SINGAPORE, November 23, 2022 – Supported by pent-up domestic demand, the Japanese economy is expected to grow at a moderate pace in 2022. The yen’s sharp depreciation contributed to amplifying soaring imported prices while boosting corporates’ profits from overseas. As the COVID-19 pandemic moves gradually to an endemic phase, it will be vital to shift policy focus toward more flexible monetary policy and accelerated fiscal consolidation.
This preliminary assessment was made by the ASEAN+3 Macroeconomic Research Office (AMRO) after its Annual Consultation Visit to Japan from October 17 to November 11, 2022.
The mission was led by AMRO Lead Economist, Jae Young Lee. AMRO Director, Kouqing Li and Chief Economist, Hoe Ee Khor participated in the policy discussions. The talks focused on Japan’s economic recovery, prospects of economic growth and inflation, near-term risks and structural challenges, policy mix to support growth, financial stability, and fiscal soundness.
Economic developments and outlook
“The Japanese economy is projected to grow by 1.6 percent in 2022 and in 2023,” said Dr. Lee. “As the COVID-19 pandemic shifts to an endemic phase, we expect private consumption to recover in Q4 and next year, supported by pent-up demand, particularly services consumption. However, exports will be adversely affected by the anticipated slowdown in the U.S. and Europe, and continuing, albeit diminishing, global supply chain disruptions.”
The Japanese economy continues to recover at a moderate pace in 2022. Private consumption picked up moderately with resumed economic activities in the course of recovery from the pandemic. Exports continued to grow at a slower pace than in 2021.
Consumer price inflation accelerated in 2022, mainly driven by soaring energy and food prices, reaching 3.0 percent in September 2022. Stripping out fresh food and energy, core CPI inflation also rose 1.8 percent in the same month, although Japan’s inflation remains relatively weak compared to other advanced economies.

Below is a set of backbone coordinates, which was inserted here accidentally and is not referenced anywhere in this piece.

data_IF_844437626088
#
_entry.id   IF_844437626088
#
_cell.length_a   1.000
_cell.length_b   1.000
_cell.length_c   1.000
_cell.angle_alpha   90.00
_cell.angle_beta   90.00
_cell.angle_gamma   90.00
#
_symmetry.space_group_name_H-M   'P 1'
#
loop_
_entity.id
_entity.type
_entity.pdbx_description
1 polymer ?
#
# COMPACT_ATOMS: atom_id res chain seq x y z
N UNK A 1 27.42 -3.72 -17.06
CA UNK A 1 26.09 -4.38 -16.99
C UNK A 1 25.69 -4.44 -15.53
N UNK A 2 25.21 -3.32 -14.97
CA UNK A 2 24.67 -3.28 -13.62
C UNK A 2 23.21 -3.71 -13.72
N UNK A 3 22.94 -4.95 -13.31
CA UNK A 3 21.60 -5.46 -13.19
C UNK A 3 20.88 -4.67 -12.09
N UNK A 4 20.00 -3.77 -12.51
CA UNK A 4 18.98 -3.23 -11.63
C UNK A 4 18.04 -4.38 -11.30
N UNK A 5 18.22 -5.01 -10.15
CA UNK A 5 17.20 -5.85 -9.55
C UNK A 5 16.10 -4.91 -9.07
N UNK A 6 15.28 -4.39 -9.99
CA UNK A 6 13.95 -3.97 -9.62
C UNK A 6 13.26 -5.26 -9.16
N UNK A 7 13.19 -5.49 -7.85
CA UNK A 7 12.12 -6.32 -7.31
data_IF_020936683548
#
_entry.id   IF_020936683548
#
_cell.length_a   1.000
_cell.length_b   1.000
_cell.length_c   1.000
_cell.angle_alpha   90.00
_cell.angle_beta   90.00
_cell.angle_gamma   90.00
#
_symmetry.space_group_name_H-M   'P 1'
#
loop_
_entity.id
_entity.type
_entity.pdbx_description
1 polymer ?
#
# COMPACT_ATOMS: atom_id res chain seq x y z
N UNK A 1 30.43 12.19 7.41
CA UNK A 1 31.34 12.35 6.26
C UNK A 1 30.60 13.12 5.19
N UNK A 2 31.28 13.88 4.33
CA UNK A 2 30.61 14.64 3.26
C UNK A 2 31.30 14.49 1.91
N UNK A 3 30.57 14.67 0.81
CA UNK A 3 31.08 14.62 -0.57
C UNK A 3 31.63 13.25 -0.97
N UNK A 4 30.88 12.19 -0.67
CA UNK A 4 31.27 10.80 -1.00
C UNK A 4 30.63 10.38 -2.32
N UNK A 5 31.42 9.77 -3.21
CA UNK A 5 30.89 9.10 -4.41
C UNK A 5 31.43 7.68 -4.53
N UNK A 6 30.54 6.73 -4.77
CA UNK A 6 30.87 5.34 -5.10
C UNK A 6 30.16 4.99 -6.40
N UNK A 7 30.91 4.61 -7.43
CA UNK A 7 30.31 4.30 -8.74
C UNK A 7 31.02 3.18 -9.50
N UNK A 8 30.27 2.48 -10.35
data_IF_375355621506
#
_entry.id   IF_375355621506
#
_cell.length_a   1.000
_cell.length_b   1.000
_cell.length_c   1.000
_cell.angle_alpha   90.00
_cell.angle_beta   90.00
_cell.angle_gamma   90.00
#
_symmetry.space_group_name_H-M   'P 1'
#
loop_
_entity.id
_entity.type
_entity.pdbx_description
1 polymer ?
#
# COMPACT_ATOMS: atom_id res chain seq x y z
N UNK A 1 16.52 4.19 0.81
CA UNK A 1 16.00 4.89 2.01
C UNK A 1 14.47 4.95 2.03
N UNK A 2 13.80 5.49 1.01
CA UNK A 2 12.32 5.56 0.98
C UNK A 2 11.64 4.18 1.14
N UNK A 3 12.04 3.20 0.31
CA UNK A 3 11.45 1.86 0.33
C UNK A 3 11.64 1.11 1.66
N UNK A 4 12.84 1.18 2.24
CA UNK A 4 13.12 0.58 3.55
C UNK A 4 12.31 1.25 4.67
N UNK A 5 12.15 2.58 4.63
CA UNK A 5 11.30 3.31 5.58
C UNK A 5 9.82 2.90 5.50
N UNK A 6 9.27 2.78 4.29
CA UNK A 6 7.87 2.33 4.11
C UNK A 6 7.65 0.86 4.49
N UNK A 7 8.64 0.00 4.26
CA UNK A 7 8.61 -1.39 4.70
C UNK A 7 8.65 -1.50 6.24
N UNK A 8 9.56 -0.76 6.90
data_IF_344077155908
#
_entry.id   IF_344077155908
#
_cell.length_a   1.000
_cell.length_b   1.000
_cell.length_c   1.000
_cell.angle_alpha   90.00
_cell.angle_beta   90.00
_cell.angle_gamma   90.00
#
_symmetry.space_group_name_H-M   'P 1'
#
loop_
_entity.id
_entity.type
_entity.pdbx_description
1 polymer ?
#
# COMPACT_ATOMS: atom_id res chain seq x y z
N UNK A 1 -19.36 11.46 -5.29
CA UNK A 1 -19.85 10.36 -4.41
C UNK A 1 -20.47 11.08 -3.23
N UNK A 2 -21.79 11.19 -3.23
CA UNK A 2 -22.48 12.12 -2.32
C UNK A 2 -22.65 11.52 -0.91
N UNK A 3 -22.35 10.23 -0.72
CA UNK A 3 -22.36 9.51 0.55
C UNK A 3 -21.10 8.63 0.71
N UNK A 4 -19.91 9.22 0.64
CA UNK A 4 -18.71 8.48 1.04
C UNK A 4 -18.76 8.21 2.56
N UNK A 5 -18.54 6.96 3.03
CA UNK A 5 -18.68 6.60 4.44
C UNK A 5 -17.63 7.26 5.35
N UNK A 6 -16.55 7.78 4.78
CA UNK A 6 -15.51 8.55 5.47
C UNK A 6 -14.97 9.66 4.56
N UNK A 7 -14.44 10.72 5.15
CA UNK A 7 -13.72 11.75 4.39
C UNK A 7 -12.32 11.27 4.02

Japan’s external position stayed strong, supported by large primary income surplus and large foreign reserves. The current account surplus declined from 4.0 percent in 2021 to 2.7 percent of GDP in the first half of 2022, driven by a sharp deterioration in trade deficits, reflecting higher commodity prices.
Credit growth recovered to the pre-pandemic level at around 2-3 percent, partly attributable to continued policy supports to small- and medium-sized enterprises’ financing needs.
The fiscal deficit is expected to narrow in fiscal 2021 on the back of strong revenue after widening in fiscal 2020 in support of massive COVID-19 stimulus packages. For fiscal 2022, the government launched sizable economic packages, mainly to address higher energy and food prices and promote investment and reforms for sustainable growth, backed by two supplementary budgets.
Risks, vulnerabilities, and challenges
Japan’s macro-financial outlook is tilted to the downside with substantial uncertainties, mainly from the external sector. As Japan relies on energy imports, a resurgence of global energy prices would affect its economy by widening the trade deficit, worsening the terms of trade, and weighing down domestic consumption.